Petrossian: Caviar on a 24K Gold Paddle

Petrossian: Caviar on a 24K Paddle

Erte’s Art Deco dames preen on the mirror behind Petrossian’s bar.

I loved the fantasy of Petrossian in 1984 when the two Petrossian brothers opened it in the handsome, landmark Alwyn Court. The flappers with dogs in Art Deco bronzes on the windowsills fascinated. There was an illuminated marble bar with Erte etchings engraved on the mirror. And suddenly, it seemed the only way to taste caviar was with a 24-karat gold paddle, like the one I’m holding tonight.

I’d not been to Petrossian in decades when the press agent called to say there was a new chef. The Caspian Sea had long ago run out of sturgeon eggs yet, it seemed that globally-raised swimmers now providing their roe were as expensive as ever.

Petrossian: Caviar on a 24K Paddle

Petrossian’s gorgeous bronzes that I always loved are still here. Too heavy to steal, I guess.

Ironically, four of us arrived at Petrossian the very same day the Dow did its panicked flight. There were only three tables occupied. That was depressing all by itself. I wondered if they were deniers or defiers, too love-smitten to read the news or fully invested in gold.

Petrossian: Caviar on a 24K Paddle

The four of us share 30 grams of the more modest caviars, plus 50 grams of salmon roe.

Even so, Wilfred and our friends were ready for a caviar splurge. Petrossian still has its Art Deco fittings and the golden paddles. We ordered 30 grams each of Transmontanus ($69), Royal Siberian ($91), and Royal Ossetra ($129) — plus 50 grams of salmon roe ($21), just for fun, served on a silver merry-go-round with crème fraîche in little timbales alongside.

Our server said toast and blini would be extra – but the big, soft, warm, tremulous blini and some very pallid toast points did not appear on the bill.  I dropped my portion of each caviar, one by one, on patches of blini, with and without crème fraîche, for comparison. The blini was as luscious as the caviar.

The wait for our starters after the caviar seemed unusually long. Maybe it was our captain’s fault. Maybe, the kitchen’s. My memories of pleasures at Caviar Russe would be tough to follow, even for a veteran like Richard Farnabe, the new chef. (He began his career with ten years under Michelin-starred Jacques Maximin, and worked for Daniel Boulud and Jean-Georges Vongerichten.) But maybe ordering just four dishes didn’t give him his best chance.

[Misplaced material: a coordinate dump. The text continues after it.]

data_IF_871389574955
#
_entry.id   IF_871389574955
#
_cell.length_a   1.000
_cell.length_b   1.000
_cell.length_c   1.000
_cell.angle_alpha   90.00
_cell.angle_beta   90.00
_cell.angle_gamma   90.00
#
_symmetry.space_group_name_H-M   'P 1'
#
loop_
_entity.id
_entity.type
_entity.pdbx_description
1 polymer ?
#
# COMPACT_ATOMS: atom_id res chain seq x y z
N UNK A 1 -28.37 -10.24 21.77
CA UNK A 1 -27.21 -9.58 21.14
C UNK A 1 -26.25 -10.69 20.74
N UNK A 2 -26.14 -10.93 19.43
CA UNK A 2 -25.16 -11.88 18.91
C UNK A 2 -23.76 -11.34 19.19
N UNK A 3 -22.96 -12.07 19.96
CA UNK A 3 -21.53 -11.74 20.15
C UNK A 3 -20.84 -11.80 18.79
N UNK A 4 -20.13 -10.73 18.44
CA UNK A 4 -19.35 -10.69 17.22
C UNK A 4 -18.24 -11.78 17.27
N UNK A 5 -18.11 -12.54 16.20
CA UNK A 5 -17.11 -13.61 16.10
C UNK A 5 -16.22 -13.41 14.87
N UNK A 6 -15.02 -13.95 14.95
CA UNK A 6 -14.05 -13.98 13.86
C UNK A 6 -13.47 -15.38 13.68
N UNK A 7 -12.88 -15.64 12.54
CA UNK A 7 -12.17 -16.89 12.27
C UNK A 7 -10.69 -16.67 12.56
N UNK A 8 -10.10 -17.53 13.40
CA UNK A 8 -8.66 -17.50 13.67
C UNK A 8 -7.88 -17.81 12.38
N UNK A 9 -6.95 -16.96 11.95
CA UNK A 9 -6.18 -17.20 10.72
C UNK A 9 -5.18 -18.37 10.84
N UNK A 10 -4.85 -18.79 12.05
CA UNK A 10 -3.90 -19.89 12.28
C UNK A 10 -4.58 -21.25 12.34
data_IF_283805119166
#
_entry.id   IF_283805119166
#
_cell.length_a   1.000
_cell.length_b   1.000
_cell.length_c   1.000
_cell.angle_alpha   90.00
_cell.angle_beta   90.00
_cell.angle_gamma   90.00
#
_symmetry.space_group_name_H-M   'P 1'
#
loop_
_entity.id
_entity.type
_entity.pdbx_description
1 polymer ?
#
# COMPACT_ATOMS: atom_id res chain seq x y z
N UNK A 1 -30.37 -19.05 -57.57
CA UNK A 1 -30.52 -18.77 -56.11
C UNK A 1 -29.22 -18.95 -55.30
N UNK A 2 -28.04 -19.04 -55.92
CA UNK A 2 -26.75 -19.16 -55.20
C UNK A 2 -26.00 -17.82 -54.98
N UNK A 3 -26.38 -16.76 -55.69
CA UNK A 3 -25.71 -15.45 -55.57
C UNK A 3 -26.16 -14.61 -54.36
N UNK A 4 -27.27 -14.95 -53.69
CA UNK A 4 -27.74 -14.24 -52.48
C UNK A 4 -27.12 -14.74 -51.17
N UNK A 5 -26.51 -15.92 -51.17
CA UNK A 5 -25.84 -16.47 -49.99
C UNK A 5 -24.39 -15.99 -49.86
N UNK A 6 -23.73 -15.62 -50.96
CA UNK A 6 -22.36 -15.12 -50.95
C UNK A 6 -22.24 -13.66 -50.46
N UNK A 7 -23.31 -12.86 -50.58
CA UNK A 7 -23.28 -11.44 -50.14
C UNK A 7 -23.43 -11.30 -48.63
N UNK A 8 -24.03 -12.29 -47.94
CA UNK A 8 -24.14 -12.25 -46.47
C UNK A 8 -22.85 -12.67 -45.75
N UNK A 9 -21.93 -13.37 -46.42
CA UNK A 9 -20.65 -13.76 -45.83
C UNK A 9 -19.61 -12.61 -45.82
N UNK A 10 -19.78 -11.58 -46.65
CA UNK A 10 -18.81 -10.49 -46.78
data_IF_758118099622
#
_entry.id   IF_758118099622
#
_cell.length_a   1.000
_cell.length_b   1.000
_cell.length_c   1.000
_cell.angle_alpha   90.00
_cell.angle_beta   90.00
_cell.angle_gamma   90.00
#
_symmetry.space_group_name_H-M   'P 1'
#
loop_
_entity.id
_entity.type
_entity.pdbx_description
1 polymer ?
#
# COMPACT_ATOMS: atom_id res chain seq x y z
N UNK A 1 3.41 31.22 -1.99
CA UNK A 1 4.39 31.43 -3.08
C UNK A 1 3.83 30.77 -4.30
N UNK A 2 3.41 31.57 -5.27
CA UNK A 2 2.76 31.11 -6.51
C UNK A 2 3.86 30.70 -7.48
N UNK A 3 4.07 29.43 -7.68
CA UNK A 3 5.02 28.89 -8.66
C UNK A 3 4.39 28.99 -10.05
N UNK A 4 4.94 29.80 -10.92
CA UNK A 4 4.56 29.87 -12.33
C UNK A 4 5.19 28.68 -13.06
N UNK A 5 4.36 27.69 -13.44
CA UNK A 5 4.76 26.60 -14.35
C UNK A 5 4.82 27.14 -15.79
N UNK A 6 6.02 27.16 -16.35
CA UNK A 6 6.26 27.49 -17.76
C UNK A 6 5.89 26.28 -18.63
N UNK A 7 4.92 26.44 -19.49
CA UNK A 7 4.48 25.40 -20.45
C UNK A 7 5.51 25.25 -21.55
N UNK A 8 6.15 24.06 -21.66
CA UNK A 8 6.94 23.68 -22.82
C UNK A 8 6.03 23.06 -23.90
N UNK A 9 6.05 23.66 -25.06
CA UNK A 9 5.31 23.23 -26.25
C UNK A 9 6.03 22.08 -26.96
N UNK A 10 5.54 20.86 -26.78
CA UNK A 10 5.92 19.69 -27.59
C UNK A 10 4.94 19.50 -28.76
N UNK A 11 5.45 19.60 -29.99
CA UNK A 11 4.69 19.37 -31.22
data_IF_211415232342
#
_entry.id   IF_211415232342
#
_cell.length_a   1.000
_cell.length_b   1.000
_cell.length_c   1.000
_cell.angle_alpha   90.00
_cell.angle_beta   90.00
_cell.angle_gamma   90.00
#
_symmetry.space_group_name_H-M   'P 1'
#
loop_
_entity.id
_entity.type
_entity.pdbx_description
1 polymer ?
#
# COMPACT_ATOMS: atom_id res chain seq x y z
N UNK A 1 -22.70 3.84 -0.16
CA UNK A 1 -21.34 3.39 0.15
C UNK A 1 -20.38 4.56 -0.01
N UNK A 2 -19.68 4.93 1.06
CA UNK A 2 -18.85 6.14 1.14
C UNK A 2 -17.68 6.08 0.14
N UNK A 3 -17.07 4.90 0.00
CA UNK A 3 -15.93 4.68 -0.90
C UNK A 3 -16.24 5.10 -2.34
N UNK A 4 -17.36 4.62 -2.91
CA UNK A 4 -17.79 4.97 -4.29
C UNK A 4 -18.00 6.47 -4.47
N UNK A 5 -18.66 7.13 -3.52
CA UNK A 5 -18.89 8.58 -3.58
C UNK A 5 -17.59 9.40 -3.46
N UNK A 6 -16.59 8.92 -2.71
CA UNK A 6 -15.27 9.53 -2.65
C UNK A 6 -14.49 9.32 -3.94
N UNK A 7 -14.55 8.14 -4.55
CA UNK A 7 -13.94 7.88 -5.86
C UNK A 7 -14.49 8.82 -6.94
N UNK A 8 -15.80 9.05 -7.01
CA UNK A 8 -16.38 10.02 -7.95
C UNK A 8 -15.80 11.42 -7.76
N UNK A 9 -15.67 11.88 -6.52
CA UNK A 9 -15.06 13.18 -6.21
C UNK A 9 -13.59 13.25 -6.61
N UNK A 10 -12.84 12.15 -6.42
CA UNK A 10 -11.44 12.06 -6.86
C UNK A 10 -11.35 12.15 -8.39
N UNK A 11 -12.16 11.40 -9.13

Petrossian: Caviar on a 24K Paddle

There was not much magic in Tuna Toro with caviar, a tight little cutlet of seared foie gras, and dabs of ponzu sauce.

I was not moved either by Scottish langoustines with very firm balls of pickled peach in a Jurançon broth.
Sea urchin, caviar, and beaucoup lobster. Of course, we’ll have the lobster tagliatelle.

No way our team could resist lobster tagliatelle with sea urchin and caviar. I might have liked more tagliatelle, but not those slightly tough noodles. For some reason, the claw and the small torso of lobster were impossible to cut with the knife.

My good mood was restored by the dry aged New York strip served with pomme soufflé and a wonderful tower of beef marrow and sunchokes under a crisp potato disc.  It occurred to me we might have ordered another two or three dishes. But my friends said they’d eaten enough.

I would not have chosen the milk chocolate ball infused with apple wood escorted by wood ice cream.  I only guessed I would hate wood in my dessert as much as snipped herbs.  The rich hazelnut Napoleon made up for that gaffe. And though the giant pink macaron looked somewhat primitive, combined with perfect raspberries and lychee rose water it was a pleasing finale. Total tab per person, $224.99.

182 West 58th Street corner of Seventh Avenue, 212 245 2214. Monday to Saturday 11:30 am to 11 pm. Sunday to 10 pm. Brunch Saturday and Sunday 11:30 am to 3 pm.

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Photos may not be used without permission of Gael Greene. Copyright 2015. All rights reserved.

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